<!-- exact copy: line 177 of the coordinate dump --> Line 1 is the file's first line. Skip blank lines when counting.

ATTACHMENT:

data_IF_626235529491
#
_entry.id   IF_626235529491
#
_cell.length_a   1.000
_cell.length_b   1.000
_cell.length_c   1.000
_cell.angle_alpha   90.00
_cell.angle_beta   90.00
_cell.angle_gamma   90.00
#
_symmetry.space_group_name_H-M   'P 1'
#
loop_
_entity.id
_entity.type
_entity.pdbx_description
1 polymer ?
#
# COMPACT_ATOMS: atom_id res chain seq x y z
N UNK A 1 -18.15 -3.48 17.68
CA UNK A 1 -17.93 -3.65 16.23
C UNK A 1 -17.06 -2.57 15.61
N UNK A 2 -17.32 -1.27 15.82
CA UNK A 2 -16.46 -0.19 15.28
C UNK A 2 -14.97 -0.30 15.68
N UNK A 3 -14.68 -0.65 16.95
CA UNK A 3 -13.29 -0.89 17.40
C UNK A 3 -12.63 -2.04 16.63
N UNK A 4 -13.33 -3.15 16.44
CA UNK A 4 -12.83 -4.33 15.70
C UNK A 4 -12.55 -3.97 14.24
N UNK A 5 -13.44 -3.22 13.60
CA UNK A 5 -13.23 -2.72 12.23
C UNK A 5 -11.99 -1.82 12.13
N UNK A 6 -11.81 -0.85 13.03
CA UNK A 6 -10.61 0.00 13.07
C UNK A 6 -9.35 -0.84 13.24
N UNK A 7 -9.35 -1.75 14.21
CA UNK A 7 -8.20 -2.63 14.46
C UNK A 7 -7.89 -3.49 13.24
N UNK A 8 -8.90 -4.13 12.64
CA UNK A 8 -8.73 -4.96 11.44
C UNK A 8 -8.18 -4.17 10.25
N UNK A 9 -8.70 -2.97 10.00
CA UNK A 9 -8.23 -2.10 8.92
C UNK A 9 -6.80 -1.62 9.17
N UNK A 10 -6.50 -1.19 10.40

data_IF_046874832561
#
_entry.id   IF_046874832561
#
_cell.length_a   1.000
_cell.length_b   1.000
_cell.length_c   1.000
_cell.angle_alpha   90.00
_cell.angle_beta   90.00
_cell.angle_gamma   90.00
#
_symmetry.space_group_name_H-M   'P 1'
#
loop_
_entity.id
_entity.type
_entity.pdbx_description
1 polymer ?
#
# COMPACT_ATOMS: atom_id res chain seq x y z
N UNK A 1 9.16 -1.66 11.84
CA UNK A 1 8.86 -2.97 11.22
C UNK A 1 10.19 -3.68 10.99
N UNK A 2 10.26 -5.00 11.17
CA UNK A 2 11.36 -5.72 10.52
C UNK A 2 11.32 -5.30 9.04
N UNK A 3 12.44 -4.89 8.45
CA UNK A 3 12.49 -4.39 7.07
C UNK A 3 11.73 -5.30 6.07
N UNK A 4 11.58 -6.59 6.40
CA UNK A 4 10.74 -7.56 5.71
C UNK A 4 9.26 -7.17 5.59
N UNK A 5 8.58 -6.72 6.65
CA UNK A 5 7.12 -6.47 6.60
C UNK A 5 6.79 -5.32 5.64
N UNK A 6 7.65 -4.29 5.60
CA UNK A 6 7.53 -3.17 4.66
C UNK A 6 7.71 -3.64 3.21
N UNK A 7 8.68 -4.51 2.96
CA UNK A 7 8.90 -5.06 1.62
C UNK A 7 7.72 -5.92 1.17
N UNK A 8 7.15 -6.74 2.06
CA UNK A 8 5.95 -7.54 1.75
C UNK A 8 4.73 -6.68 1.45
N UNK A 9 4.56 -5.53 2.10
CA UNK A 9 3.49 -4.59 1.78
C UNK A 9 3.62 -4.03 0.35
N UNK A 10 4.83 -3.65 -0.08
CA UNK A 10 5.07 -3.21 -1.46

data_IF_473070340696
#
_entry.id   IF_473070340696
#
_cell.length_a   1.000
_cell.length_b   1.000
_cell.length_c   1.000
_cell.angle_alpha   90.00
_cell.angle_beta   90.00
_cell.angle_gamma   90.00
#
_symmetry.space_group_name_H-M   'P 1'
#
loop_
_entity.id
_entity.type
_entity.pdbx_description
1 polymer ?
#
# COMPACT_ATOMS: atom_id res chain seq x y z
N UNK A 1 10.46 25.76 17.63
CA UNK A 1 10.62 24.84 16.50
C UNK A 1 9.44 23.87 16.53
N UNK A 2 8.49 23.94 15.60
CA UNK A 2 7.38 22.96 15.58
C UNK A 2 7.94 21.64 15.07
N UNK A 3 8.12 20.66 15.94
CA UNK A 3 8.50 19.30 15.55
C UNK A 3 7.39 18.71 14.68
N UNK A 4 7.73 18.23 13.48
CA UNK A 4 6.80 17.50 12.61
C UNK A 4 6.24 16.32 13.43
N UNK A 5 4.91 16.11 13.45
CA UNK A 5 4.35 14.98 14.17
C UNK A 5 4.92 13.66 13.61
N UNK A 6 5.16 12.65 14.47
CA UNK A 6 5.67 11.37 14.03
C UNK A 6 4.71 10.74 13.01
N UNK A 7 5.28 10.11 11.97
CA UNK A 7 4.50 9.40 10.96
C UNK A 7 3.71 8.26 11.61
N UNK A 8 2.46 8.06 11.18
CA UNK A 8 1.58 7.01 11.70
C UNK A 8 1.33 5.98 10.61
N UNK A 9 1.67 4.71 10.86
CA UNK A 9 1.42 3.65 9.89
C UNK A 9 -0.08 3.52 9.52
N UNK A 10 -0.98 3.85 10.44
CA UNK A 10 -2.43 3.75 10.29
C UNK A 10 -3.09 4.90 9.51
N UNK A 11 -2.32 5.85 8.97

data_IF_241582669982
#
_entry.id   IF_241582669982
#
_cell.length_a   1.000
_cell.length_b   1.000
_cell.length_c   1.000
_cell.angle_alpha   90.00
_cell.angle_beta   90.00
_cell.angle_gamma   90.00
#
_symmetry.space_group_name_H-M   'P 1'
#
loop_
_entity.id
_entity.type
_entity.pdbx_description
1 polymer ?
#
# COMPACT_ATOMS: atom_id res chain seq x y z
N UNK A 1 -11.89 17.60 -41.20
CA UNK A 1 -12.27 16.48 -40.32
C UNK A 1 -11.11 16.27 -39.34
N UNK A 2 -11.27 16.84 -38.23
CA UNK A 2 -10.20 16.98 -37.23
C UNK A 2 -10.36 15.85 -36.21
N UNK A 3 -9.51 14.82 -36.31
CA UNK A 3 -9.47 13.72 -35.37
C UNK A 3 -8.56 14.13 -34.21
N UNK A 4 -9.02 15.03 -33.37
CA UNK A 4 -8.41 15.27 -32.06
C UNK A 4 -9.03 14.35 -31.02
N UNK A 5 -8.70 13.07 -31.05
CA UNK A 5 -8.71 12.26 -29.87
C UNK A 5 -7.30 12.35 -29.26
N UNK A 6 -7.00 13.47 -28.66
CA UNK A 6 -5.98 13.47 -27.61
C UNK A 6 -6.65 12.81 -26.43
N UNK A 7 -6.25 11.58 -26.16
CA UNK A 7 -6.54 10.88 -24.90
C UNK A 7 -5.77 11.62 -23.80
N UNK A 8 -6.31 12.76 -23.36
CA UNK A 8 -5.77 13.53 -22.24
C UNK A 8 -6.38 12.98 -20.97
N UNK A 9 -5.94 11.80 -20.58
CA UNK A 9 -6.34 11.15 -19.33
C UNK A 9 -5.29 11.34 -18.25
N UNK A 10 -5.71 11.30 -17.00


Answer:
C UNK A 3 -8.56 14.13 -34.21